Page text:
“It’s great because I can custom-fit a player’s helmet and I know it fits him,” says Valenzisi. “Then, it’s my job to fit the chin strap to make sure it stays where it’s supposed to go. It’s my job to maintain the helmet and make sure the padding is still doing its job, but the fit is great.”
The reaction from players to the new customizable helmets has been extremely positive.
“When they try on their helmet, it’s like, ‘Wow, this feels amazing,’” says Valenzisi. “That’s what I’m looking for. The more confident a player is in the helmet that I’m putting on his head, the more confident he’s going to be when he plays the game. It allows them to play at a higher level. Whatever we can do to take away any doubt in their mind, it allows them to play more freely and be the best athletes they can be.”
Shoulders And Shoes
This level of equipment customization is also expanding into shoulder pads and footwear, which are two of the most important pieces of football equipment outside of the helmet. Custom shoulder pads have been out there for some time, but Valenzisi is hearing from more players all the time that they expect to wear them.
“If you’re just buying stock shoulder pads like they used to do in high school, I mean, that works. You just need multiple sizes and you can figure it out,” says Valenzisi. “But at this level, say you’ve got a linebacker that is 6’2”, 225 pounds, and you have a quarterback who is the same size. They need different shoulder pads. You don’t want them wearing the same thing.”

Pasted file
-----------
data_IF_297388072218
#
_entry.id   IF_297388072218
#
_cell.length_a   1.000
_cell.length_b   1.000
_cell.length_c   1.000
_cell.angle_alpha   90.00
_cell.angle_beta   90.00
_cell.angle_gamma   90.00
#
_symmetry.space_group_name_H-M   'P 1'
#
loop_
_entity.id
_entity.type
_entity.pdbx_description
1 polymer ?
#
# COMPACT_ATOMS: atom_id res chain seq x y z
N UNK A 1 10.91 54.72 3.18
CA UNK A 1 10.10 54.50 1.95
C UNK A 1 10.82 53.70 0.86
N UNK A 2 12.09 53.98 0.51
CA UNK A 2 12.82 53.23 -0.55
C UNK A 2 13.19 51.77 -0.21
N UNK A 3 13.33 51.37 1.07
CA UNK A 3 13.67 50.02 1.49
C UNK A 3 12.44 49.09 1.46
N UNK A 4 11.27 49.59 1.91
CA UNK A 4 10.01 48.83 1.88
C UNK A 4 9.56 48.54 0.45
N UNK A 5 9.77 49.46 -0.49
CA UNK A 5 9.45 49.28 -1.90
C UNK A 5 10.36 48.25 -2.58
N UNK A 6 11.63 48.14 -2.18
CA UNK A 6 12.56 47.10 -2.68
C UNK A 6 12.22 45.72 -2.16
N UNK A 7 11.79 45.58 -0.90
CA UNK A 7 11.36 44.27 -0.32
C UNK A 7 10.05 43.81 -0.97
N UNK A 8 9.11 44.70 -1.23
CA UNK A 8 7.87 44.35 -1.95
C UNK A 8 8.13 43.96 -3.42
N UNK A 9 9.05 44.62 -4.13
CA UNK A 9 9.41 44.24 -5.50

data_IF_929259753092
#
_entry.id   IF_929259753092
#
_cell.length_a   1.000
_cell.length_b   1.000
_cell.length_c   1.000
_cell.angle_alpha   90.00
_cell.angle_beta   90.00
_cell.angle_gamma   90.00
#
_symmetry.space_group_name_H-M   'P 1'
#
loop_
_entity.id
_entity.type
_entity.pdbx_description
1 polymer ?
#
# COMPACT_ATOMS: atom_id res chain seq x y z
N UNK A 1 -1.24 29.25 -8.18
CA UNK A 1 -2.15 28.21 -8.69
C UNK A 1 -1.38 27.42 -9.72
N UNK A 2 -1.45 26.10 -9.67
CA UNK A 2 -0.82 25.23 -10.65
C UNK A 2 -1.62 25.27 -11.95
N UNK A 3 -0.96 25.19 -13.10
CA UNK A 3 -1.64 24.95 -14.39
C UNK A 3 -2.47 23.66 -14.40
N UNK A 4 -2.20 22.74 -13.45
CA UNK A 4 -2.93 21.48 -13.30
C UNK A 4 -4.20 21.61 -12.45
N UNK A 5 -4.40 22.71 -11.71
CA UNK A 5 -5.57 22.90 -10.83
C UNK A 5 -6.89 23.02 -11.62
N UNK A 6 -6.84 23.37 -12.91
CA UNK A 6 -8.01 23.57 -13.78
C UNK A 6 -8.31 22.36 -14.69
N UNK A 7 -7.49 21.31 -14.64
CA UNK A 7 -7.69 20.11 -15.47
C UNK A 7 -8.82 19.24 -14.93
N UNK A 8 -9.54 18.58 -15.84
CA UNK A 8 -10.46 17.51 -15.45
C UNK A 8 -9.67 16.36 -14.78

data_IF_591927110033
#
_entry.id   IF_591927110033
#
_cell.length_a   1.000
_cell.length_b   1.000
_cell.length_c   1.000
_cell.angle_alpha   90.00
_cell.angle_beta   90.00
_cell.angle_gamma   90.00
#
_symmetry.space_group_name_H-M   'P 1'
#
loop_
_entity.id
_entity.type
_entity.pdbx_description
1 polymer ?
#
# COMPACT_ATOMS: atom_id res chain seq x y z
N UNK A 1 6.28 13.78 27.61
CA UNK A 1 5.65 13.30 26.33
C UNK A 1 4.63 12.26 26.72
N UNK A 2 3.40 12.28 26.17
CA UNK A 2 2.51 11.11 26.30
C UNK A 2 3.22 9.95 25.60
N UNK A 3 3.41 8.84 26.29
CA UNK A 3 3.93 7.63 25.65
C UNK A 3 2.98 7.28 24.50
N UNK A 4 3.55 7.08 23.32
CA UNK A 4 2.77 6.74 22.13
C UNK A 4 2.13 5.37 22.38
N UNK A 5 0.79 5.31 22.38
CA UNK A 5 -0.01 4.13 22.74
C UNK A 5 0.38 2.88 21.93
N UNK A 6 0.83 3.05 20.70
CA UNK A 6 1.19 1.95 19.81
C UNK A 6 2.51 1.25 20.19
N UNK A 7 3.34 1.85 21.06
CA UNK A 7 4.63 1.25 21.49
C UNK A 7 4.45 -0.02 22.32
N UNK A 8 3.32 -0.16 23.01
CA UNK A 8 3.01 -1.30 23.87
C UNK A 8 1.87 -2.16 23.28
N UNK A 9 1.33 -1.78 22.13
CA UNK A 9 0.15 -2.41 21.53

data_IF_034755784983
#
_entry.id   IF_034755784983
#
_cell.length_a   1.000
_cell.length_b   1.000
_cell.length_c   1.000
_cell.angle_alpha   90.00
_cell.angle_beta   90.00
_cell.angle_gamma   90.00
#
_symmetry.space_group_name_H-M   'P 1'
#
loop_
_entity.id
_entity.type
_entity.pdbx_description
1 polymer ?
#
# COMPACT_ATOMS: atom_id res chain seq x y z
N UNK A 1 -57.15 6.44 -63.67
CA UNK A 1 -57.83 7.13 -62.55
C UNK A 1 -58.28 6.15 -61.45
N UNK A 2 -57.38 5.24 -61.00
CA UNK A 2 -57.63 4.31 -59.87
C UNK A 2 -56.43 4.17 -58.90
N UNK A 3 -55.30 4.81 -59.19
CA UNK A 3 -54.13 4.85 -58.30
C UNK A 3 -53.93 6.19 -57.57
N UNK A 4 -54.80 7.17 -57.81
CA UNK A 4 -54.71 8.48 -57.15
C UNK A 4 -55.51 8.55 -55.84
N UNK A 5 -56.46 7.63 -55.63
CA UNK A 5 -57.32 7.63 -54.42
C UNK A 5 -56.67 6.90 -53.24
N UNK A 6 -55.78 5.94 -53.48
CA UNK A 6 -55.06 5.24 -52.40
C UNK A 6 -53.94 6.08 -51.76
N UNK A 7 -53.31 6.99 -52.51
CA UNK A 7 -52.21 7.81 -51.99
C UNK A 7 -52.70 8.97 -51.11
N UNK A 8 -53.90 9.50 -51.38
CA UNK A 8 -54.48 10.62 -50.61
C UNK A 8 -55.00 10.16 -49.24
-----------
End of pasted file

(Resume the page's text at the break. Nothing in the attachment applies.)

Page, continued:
As customization in shoulder pad sizes and uses has become more pervasive, manufacturers have begun offering different functionality for different pad types. This allows equipment managers to learn player preferences, understand what is going to be expected of that player, and put him in pads that conform not only to the desired function, but the expectations of the player.
“We’re seeing shoulder pads that maybe have the front arches more tucked in so there’s more mobility across the chest,” he says. “We can change the cups on the shoulder so a lineman can get different protection from a wide receiver. We can custom-fit them to the individual person.”
Let’s not forget about the feet either. While the vast majority of colleges and high schools haven’t yet begun 3D scanning athletes’ feet to obtain proper shoe size – as is done in the NFL – there’s a lot equipment managers can do to make sure athletes are using appropriate footwear.
A common misconception when athletes get new shoes is that they need to “break them in” to make them fit right. According to Valenzisi, this is way off the mark.